The Federal Trade Commission announced a settlement this week that sees two mobile game companies paying a combined $360,000 in civil penalties to settle charges their games violated the Children's Online Privacy Protection Act (COPPA) by allowing advertisers to collect personally-identifying data on kids.
The fact that the FTC is making a show of enforcing COPPA is notable because it's over a quarter of a million dollars' worth of reminder that your games should be COPPA-compliant if there's a chance they could collect personal information about a player under the age of 13, or be used to do so.
That's effectively what happened in this latest settlement with developers LAI Systems and Retro Dreamer, which the FTC claims is the first time it's taken companies to task for violating the latest version of COPPA by allowing advertisers to collect personally-identifying data about children.
The former was accused of creating mobile games and apps aimed at kids (My Cake Shop, Marley the Talking Dog) and allowing third-party advertisers to collect personally-identifying information from players of those games without either getting consent from the players or letting advertisers know the games were targeted at children.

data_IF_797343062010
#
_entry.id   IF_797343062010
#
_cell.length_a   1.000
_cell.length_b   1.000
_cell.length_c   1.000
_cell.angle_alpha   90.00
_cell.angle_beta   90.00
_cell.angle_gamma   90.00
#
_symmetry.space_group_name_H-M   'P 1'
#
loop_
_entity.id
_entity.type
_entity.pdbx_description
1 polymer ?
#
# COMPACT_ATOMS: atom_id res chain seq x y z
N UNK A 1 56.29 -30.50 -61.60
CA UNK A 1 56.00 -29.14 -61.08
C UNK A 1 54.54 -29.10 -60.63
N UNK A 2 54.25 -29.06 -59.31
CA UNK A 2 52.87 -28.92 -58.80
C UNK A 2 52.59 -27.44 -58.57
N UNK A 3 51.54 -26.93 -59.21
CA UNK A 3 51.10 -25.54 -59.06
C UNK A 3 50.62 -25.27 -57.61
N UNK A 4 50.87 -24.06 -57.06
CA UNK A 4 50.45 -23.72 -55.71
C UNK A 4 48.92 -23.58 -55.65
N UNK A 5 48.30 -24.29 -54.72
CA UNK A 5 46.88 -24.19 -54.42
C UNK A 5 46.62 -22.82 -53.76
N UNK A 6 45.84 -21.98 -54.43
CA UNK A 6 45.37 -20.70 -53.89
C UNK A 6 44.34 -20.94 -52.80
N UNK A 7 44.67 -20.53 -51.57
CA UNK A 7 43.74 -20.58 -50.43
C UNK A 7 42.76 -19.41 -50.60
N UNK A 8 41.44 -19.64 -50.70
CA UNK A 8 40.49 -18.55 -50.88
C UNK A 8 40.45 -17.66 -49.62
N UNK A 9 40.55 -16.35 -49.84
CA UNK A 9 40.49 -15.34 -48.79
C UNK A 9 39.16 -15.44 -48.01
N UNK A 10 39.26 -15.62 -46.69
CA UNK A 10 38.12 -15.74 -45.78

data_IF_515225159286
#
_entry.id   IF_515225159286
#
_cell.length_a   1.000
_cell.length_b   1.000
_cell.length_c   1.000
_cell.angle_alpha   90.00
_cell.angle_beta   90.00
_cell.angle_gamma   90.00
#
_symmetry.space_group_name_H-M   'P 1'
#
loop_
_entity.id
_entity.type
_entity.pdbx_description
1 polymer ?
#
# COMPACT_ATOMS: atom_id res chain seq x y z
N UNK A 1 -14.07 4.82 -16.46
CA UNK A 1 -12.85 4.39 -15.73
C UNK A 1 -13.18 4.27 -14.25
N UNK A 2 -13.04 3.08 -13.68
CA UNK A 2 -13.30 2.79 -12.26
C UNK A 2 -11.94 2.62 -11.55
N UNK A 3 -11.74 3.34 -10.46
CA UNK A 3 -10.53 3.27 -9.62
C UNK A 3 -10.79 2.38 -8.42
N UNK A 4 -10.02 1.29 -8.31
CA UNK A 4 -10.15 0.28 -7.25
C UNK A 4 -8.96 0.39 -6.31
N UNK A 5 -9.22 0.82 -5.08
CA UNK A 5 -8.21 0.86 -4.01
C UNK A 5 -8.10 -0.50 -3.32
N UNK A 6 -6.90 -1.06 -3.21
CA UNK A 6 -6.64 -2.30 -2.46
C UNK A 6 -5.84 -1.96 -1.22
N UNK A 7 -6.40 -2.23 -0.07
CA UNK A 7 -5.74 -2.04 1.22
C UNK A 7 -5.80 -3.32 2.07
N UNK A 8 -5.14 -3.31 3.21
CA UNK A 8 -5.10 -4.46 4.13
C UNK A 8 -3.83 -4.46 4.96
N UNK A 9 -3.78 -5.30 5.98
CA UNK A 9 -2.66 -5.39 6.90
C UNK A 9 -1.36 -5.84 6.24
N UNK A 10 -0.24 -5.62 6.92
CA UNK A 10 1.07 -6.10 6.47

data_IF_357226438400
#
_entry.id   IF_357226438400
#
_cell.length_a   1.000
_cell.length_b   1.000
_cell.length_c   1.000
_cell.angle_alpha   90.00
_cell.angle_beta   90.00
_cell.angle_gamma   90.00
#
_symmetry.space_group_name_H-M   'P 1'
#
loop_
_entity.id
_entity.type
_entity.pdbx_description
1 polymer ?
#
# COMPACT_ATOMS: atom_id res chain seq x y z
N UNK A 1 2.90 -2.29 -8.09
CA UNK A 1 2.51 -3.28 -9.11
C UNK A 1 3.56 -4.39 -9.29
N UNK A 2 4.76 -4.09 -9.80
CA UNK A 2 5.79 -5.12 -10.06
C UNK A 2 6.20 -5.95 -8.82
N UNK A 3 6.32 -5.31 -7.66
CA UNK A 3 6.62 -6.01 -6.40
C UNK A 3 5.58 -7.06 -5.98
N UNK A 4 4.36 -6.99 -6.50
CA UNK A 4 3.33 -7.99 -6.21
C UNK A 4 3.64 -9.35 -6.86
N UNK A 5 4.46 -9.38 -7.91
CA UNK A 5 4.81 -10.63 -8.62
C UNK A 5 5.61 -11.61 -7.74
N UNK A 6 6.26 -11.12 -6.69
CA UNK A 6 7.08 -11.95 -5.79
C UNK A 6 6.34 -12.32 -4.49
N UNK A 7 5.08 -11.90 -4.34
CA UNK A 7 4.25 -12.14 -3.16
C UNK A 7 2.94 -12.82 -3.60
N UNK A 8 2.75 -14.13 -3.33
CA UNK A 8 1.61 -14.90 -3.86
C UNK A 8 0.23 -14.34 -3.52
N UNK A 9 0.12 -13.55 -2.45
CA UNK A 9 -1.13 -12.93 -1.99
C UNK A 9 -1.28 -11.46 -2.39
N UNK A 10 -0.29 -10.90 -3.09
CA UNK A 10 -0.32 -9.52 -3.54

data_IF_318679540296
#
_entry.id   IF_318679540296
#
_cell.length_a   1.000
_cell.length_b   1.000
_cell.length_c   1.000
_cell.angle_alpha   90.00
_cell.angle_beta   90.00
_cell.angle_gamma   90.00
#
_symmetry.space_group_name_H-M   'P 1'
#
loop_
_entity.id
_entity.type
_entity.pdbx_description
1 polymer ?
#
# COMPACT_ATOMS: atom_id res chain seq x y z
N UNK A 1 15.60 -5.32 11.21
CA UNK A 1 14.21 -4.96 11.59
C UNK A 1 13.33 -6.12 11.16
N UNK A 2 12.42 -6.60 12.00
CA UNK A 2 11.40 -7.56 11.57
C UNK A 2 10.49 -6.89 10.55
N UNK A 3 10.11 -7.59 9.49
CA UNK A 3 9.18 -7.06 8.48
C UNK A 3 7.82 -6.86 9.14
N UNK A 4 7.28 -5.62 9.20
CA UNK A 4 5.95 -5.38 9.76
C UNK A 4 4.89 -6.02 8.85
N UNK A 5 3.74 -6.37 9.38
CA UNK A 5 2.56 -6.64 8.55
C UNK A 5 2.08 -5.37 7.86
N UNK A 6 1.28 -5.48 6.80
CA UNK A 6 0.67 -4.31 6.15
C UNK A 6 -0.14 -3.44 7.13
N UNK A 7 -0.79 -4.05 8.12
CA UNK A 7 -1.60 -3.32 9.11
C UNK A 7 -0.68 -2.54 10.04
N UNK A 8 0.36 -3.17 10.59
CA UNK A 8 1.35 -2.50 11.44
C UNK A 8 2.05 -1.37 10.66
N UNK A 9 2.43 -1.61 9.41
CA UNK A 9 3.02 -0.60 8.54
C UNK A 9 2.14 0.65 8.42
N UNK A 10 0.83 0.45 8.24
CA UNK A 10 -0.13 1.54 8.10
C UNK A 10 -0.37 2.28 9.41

The latter, Happy Poo Jump (pictured) developer Retro Dreamer, was accused of making games for kids and letting advertisers collect personal info through them, even after one advertising partner explicitly warned the developer that they were violating COPPA.
Retro Dreamer wound up paying $300,000 in civil penalties, while LAI Systems paid $60,000. If you're curious about ways to ensure your own games are COPPA-compliant, consider checking out the Gamasutra blog of COPPA buff Roy Smith, who founded COPPA compliance aid AgeCheq in 2013.